U.S. women boycott IIHF worlds, protest treatment by USA Hockey

The U.S. women’s national hockey team has had enough with what it claims are inequities and mistreatment at the hands of USA Hockey.

The players announced on Wednesday that they would not play in the 2017 IIHF Women’s World Championship, which begins in Plymouth, Michigan, on March 31, unless “significant progress has been made on the year-long negotiations with USA Hockey over fair wages and equitable support.”

The U.S women’s team has been the more successful of the nation’s two hockey teams in recent years: Winning two silver medals in the 2010 and 2014 Olympics and winning seven of the last nine gold medals at the IIHF world championships.

Yet the players feel that USA Hockey hasn’t rewarded that success with equitable wages, support and promotion, going as far as to say they aren’t complying with the law.

Here’s the statement from USWNT, via Hilary Knight:

The members of the U.S. Women’s National Hockey Team announce that we will not be playing in the 2017 IIHF Women’s World Championship in Plymouth, Michigan, unless significant progress has been made on the year-long negotiations with USA Hockey over fair wages and equitable support.

We have asked USA Hockey for equitable support as required by the Ted Stevens Amateur Sports Act. Specifically, we have asked for equitable support in the areas of financial compensation, youth team development, equipment, travel expenses, hotel accommodations, meals, staffing, transportation, marketing and publicity.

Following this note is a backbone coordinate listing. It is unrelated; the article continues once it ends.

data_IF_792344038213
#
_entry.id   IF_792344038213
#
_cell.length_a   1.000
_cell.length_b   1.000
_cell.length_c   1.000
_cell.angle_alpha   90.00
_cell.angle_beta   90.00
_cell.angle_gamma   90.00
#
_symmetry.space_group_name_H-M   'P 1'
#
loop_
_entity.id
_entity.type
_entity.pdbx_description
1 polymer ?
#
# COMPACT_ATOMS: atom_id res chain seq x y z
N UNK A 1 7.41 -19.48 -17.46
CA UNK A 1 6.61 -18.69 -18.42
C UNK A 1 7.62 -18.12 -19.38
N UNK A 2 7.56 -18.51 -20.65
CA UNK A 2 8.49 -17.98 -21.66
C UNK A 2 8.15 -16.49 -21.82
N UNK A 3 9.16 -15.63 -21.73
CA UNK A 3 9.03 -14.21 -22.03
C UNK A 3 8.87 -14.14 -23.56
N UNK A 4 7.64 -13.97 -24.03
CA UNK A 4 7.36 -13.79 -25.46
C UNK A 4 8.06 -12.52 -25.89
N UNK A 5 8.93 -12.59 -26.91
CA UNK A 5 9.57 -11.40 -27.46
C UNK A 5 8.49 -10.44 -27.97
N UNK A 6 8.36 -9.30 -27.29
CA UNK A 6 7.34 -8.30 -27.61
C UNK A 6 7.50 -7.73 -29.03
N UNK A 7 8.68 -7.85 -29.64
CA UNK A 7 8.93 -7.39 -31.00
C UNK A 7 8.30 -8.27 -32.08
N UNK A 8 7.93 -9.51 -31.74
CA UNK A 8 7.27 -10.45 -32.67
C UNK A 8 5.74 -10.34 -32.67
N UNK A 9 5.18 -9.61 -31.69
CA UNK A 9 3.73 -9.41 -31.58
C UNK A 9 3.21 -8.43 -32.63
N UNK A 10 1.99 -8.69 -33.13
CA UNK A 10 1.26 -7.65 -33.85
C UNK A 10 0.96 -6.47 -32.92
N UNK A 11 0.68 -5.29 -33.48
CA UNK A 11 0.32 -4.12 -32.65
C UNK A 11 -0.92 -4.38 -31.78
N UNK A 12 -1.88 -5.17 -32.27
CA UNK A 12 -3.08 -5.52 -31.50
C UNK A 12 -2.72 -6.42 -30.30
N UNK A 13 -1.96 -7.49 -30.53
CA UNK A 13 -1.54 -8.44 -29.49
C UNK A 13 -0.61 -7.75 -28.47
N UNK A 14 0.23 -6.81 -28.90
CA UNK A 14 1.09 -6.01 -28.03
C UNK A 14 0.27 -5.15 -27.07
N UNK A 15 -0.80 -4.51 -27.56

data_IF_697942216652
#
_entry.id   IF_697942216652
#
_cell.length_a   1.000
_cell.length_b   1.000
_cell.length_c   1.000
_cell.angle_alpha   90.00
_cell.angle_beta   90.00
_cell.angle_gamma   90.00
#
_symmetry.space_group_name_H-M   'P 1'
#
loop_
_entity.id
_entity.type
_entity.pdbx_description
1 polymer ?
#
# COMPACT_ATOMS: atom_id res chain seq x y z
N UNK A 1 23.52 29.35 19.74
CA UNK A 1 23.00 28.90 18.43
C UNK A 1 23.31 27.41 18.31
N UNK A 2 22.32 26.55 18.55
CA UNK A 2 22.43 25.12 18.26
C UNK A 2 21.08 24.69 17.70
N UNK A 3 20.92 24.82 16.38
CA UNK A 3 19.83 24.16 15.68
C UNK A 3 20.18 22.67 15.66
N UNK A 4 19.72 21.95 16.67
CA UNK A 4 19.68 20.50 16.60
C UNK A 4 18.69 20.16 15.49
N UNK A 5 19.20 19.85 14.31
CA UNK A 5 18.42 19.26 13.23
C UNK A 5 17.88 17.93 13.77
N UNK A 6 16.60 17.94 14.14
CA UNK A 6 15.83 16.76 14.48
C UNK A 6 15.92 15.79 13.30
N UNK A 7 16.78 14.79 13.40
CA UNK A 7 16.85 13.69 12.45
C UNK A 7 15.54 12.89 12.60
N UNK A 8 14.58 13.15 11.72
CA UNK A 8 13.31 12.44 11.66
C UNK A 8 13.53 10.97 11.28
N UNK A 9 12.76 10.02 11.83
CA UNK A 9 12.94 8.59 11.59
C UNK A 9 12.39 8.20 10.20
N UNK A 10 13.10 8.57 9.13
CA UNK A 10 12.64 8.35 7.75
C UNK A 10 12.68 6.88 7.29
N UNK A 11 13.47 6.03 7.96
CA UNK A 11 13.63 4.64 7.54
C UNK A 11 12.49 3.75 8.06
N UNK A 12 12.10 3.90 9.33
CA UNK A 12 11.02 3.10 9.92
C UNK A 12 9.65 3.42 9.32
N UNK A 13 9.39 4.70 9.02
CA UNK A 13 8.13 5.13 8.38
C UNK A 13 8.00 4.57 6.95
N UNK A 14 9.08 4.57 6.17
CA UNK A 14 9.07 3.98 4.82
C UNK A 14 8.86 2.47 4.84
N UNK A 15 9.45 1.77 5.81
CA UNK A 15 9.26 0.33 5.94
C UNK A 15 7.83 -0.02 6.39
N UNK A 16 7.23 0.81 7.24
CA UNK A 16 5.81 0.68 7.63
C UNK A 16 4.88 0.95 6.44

The goals of our requests are to achieve fair treatment from USA Hockey, to initiate appropriate steps to correct the outlined issues, and to move forward with a shared goal of promoting and growing girls and women in our sport while representing the United States in future competitions, including the Women’s World Championship.

Putting on the USA jersey represents the culmination of many years of hard work and sacrifice that reflect our love of both hockey and country. In making these requests, we are simply asking USA Hockey to comply with the law.

If some of this sounds familiar, it should: The U.S. women’s national soccer team had its own recent battles with the U.S. Soccer Federation about wages and compliance, with five members filing a wage-discrimination suit against USSF.

Julie Foudy, former national soccer star and now a writer for ESPNW.com, drew that comparison in a piece that ran on Wednesday morning announcing the women’s hockey team’s boycott: